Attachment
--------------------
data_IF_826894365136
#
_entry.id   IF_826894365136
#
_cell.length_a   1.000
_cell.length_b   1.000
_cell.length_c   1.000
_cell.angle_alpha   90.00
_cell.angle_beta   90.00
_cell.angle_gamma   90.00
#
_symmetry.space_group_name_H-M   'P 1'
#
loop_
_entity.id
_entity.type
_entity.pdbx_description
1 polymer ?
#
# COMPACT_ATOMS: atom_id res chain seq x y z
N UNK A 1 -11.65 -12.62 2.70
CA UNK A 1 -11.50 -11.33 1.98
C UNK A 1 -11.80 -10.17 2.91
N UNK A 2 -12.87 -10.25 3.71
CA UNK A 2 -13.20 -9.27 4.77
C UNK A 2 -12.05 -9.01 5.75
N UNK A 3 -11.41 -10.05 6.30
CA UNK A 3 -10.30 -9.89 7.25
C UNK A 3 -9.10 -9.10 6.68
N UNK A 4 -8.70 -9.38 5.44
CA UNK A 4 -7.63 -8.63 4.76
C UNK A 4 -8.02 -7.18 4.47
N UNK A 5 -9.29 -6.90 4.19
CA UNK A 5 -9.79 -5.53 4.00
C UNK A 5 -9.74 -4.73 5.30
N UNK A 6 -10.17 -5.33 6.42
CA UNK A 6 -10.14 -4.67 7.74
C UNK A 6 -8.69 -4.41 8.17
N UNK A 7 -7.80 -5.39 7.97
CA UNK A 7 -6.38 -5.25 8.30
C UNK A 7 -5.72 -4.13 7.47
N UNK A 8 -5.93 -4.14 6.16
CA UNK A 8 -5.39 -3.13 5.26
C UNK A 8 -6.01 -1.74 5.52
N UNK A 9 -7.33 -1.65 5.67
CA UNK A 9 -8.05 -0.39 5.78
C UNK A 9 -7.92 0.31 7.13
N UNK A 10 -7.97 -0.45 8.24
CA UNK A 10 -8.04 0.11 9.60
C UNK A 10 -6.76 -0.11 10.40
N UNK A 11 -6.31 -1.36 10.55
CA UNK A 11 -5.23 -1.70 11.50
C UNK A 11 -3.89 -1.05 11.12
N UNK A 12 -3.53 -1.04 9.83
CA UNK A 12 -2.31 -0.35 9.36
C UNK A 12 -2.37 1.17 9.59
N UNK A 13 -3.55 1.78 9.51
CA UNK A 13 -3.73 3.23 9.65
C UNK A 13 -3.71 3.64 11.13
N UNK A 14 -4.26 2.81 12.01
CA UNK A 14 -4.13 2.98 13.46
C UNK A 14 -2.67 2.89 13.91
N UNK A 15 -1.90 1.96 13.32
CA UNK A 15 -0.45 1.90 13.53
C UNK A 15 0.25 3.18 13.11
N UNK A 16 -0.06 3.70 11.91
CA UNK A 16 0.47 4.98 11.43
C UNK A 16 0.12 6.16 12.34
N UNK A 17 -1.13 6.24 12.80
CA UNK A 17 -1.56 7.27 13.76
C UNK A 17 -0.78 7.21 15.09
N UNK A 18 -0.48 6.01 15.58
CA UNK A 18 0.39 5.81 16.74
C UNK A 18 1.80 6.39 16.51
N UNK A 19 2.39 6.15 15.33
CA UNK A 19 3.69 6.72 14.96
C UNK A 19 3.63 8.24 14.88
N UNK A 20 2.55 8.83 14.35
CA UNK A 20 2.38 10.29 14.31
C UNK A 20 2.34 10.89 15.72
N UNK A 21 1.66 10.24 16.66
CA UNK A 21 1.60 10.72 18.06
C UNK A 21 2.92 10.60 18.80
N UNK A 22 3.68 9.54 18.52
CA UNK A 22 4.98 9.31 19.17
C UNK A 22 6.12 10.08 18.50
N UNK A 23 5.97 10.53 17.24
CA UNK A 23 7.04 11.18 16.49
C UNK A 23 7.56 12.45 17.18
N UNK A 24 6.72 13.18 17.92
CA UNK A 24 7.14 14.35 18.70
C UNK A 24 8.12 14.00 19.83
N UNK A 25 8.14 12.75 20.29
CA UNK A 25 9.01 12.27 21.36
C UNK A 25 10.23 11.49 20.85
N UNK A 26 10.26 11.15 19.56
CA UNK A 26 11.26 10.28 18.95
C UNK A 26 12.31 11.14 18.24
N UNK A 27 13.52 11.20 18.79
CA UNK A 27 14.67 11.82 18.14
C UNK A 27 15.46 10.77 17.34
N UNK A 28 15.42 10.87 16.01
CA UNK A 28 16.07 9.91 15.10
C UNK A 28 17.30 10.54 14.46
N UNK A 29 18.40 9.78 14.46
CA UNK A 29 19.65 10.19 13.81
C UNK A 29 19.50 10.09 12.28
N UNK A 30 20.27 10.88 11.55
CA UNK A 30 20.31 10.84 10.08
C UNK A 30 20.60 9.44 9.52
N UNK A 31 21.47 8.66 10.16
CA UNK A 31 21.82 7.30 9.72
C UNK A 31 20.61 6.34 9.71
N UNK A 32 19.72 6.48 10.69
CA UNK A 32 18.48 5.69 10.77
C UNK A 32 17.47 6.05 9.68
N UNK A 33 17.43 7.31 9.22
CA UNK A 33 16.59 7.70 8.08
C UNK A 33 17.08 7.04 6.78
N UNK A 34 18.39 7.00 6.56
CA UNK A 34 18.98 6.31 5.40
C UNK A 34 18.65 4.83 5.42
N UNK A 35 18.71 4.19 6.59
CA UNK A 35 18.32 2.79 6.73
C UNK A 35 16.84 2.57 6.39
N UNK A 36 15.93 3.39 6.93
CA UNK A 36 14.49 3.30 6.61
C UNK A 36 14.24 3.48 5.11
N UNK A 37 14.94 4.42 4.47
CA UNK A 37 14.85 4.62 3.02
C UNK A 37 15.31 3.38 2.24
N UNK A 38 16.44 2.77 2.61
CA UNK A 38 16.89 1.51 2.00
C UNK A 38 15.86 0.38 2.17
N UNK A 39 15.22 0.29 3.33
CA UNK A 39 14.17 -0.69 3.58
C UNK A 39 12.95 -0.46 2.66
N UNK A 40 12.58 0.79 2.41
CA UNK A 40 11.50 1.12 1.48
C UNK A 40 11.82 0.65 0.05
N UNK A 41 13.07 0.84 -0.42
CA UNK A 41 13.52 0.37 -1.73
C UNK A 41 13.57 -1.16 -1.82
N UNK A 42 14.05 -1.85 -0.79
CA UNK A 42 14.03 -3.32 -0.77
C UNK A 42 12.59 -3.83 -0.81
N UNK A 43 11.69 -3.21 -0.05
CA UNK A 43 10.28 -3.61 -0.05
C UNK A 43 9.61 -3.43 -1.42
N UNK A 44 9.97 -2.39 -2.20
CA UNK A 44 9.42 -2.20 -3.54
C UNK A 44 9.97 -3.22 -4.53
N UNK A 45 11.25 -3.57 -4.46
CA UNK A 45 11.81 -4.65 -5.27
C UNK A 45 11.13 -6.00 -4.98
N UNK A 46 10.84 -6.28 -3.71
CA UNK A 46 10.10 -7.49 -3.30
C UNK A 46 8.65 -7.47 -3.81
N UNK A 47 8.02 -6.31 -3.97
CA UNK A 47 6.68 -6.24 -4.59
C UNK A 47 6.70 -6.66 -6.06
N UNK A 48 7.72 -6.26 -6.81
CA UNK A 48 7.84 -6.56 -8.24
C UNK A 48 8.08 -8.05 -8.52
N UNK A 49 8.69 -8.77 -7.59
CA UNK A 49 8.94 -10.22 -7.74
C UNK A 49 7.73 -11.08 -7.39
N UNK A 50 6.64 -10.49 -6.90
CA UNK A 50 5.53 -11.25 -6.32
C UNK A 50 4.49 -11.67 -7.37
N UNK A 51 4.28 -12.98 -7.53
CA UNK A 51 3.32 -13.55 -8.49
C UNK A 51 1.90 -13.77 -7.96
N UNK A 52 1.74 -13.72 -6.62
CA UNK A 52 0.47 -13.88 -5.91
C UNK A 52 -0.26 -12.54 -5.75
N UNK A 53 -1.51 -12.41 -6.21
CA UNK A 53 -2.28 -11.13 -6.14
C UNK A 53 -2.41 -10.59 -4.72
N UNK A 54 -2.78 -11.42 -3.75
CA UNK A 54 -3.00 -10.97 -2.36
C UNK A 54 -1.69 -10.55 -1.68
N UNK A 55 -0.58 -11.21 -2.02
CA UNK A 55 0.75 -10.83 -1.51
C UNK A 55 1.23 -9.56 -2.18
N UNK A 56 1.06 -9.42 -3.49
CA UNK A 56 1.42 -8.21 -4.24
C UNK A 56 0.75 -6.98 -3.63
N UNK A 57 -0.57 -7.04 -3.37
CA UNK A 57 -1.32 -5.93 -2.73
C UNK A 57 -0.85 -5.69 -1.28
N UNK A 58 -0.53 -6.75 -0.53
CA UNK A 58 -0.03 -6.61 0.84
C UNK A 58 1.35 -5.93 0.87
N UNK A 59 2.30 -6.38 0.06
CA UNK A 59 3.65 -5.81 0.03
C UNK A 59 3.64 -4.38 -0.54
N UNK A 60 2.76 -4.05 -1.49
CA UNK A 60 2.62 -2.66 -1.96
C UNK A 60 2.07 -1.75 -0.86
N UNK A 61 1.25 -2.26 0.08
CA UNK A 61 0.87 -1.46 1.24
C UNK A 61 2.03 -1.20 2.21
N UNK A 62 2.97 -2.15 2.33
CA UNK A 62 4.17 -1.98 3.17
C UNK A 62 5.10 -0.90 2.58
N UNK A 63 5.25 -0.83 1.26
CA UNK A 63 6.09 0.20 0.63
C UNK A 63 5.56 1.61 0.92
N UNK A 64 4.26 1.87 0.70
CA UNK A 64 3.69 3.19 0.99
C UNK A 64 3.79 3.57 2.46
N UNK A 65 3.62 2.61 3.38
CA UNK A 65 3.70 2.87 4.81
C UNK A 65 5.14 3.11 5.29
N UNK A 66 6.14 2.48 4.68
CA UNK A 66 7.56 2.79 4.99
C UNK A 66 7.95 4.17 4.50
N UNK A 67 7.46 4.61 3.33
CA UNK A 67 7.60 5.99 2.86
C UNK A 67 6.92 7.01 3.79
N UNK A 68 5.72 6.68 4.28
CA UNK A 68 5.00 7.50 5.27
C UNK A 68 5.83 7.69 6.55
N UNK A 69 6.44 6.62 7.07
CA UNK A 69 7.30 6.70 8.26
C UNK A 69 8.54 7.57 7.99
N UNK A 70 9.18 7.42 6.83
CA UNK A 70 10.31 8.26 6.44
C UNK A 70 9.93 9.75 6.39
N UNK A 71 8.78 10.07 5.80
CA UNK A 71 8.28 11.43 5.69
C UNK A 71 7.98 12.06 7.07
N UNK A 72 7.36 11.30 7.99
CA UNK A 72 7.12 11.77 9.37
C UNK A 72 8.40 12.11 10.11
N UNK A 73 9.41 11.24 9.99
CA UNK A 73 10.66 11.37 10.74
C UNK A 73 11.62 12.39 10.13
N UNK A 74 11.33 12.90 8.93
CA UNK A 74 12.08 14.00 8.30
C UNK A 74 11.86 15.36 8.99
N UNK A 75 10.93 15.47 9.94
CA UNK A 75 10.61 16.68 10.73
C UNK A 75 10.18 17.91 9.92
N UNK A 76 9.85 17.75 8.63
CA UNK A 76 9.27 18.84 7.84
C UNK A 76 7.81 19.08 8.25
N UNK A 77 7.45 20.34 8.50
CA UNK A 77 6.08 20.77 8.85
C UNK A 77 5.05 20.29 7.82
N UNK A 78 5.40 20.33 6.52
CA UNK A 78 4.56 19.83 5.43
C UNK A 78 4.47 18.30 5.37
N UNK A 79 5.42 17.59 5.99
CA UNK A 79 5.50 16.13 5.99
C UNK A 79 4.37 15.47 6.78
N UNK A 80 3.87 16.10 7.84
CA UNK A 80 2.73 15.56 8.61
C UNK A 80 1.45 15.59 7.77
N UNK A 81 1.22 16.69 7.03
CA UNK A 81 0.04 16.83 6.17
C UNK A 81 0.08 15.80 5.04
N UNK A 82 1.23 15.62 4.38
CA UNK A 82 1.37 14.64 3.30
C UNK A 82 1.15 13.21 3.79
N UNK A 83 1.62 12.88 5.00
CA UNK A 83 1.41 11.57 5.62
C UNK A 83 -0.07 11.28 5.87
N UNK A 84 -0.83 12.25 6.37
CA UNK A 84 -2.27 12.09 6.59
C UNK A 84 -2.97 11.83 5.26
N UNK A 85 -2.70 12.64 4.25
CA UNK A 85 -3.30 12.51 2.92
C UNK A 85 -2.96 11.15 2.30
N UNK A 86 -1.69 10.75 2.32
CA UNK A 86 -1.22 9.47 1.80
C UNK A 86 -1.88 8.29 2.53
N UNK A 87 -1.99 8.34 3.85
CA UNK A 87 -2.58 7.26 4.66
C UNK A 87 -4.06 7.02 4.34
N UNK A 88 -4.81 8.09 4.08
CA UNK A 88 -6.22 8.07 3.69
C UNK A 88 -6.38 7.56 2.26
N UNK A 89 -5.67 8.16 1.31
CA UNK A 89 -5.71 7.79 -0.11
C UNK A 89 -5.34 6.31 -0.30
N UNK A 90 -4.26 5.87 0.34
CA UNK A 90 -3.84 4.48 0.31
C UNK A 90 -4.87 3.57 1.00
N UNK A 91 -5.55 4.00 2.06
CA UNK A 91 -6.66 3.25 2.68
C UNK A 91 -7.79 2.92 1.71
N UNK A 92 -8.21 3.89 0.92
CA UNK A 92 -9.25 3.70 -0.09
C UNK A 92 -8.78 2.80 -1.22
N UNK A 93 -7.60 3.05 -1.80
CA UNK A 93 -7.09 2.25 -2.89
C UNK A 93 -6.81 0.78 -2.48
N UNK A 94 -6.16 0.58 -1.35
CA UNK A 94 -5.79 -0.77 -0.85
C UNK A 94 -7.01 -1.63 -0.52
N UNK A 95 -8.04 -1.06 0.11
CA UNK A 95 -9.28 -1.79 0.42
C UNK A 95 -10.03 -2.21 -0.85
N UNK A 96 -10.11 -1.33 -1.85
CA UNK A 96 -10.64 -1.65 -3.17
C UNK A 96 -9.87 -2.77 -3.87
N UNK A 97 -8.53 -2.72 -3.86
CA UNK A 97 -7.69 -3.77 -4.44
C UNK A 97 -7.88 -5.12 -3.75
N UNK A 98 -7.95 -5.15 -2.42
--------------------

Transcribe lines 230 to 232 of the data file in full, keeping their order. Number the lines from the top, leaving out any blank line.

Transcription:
C UNK A 70 9.93 9.75 6.39
N UNK A 71 8.78 10.07 5.80
CA UNK A 71 8.28 11.43 5.69